There are three stories of the origin of Simnel Cake. The first alleges that the name comes from “similia”, Latin for the fine flour from which the cake was originally made; this story is both plausible and dull. The second, more exciting, claims it was invented by Lambert Simnel, a fifteenth-century ten-year-old who impersonated the Earl of Warwick (also age ten), was crowned King Edward VI in Dublin, fought against Henry VII, and was later - aged eleven by this time - pardoned and given a job in the royal kitchen as a spit-turner. Better.
The final story of the origin of the Simnel Cake comes from an old woman from Salop, who was told the story as a child:
An old Shropshire tale has it that long ago there lived an honest old couple, Simon and Nelly, and it was their custom to gather their children around them at Easter. Nelly had some leftover unleavened dough from Lent, and Simon reminded her there was some plum pudding still left over from Christmas. They could make some treats for the visiting family.
Nell put the leftovers together, and Sim insisted the cake should be boiled, while she was just as certain that it should be baked. They had a fight and came to blows, but compromised by doing both. They cooked the cake over a fire made from furniture broken in the scuffle, and some eggs, similarly broken, were used to baste it. The delicacy was named after this cantankerous couple.
I’m very fond of stories about how particular food came to be. I recently left some balsamic vinegar to reduce on the stove and forgot about it, and found it a couple of hours later reduced to a black sponge with the texture of brittle plastic. Since I’d read a lot of stories about food origins, I took a bite, assuming it would be delicious and that in a few months I could languidly tell reporters the story of how I discovered BalsamiSnax and became a millionaire. The fact that it tasted horrible is no reason why some other unlikely concatenations of food mightn’t turn out delicious, and any food origin that involves a married couple hitting each other with stools until they break and then using those stools to bake their new cake is a story it would be churlish to disbelieve.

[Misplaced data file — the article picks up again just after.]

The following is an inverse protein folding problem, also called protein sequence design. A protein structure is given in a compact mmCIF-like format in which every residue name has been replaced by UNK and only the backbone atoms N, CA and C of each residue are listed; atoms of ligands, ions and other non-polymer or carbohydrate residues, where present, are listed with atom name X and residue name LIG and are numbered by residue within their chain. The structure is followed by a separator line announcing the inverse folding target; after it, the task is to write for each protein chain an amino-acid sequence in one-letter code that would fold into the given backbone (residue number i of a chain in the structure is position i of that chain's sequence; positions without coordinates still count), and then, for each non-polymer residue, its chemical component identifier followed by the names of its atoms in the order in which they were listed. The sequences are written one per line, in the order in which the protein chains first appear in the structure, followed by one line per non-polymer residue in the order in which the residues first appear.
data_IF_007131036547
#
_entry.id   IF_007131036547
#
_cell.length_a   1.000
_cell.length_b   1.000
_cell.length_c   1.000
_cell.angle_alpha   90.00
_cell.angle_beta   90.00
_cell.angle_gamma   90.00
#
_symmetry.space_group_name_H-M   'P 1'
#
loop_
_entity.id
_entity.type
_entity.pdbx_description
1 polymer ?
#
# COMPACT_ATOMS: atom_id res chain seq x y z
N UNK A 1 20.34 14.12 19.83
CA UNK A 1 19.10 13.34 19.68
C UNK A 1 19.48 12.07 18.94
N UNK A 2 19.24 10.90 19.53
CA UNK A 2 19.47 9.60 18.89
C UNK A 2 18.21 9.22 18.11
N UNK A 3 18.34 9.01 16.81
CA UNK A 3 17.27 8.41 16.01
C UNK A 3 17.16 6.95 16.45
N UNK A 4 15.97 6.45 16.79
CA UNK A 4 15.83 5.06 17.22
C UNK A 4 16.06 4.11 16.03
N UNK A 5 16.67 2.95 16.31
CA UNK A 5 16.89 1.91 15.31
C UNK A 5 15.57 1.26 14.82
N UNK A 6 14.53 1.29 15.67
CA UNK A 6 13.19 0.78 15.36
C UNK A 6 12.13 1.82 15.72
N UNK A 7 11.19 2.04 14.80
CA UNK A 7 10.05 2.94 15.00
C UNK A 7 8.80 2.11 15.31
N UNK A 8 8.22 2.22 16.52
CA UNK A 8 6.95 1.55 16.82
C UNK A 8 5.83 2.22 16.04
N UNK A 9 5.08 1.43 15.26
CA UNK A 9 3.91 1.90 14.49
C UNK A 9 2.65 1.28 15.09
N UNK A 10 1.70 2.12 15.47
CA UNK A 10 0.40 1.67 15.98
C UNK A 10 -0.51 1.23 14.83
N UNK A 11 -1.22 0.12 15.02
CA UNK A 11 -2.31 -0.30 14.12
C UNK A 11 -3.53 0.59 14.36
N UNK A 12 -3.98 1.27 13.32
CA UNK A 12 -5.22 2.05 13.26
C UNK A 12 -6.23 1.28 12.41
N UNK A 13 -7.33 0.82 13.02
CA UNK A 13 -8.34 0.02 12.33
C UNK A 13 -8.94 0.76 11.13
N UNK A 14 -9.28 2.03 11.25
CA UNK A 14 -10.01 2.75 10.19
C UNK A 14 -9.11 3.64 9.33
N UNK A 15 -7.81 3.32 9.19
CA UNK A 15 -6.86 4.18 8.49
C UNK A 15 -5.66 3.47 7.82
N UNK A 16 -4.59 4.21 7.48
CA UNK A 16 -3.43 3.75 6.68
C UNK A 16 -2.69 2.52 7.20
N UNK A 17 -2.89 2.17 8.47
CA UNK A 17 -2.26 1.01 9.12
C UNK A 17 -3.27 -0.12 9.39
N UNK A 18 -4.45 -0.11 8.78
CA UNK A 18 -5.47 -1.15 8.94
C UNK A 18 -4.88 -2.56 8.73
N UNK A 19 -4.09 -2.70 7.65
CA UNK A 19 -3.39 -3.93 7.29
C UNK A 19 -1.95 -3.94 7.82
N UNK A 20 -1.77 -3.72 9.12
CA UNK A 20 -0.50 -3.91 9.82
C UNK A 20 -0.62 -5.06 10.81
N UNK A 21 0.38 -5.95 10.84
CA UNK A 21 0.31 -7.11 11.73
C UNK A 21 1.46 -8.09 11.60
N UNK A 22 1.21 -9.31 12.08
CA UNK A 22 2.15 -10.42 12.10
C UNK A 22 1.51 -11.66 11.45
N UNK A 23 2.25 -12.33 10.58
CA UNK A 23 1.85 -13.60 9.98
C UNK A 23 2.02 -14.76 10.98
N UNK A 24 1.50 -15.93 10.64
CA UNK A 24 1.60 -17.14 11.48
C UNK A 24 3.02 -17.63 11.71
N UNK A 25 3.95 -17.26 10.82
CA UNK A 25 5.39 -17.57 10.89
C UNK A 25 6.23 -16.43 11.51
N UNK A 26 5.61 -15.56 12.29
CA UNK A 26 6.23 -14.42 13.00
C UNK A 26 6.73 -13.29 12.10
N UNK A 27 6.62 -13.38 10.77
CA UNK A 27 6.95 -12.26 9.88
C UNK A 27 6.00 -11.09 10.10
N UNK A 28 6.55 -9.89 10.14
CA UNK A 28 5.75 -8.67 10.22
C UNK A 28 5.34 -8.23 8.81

These days, the qualifications for a simnel cake are a bit less stringent than they used to be: stool-smashing is optional, and there’s no boiling required, for a start. Other people’s simnel cakes seem to establish a simple but clear set of rules:
1. The cake must be made on, or for, Mothering Sunday (the 18th of March, this year) or Easter Sunday.
2. It must be a fruit cake.
4. There must be a layer of marzipan inside.
3. There must be another layer of marzipan on top.
5. There must be eleven marzipan balls on top of that, representing the Apostles, except for Judas who, as punishment for betraying Christ, was denied the right to be represented in confectionery form.
6. There must be some other endearing but slightly silly decoration on top, which should be related to Easter and rebirth in some way.
Unfortunately, I don’t like marzipan (presumably it was invented when Zeppo Marx fell into a giant pan of almonds just after he’d been for a swim in a pool that was unexpectedly filled with sugar, at which he was so angry that he broke eggs all over himself and rolled around until he was covered in a thick white paste; it certainly tastes like it).
I’m also not really very enthusiastic about fruit cake (except in the very broad sense that, say, an orange cake or a bar of chocolate with sultanas in it is a fruit cake).
Also, I realised it was Simnel Cake Day at four-thirty on Mothering Sunday, half an hour before the local supermarket closed, and one of my housemates — the one who told me about Simnel Cake in the first place — is gluten-intolerant. Fortunately I had already chosen to discount the “similia” fine-flour origin story.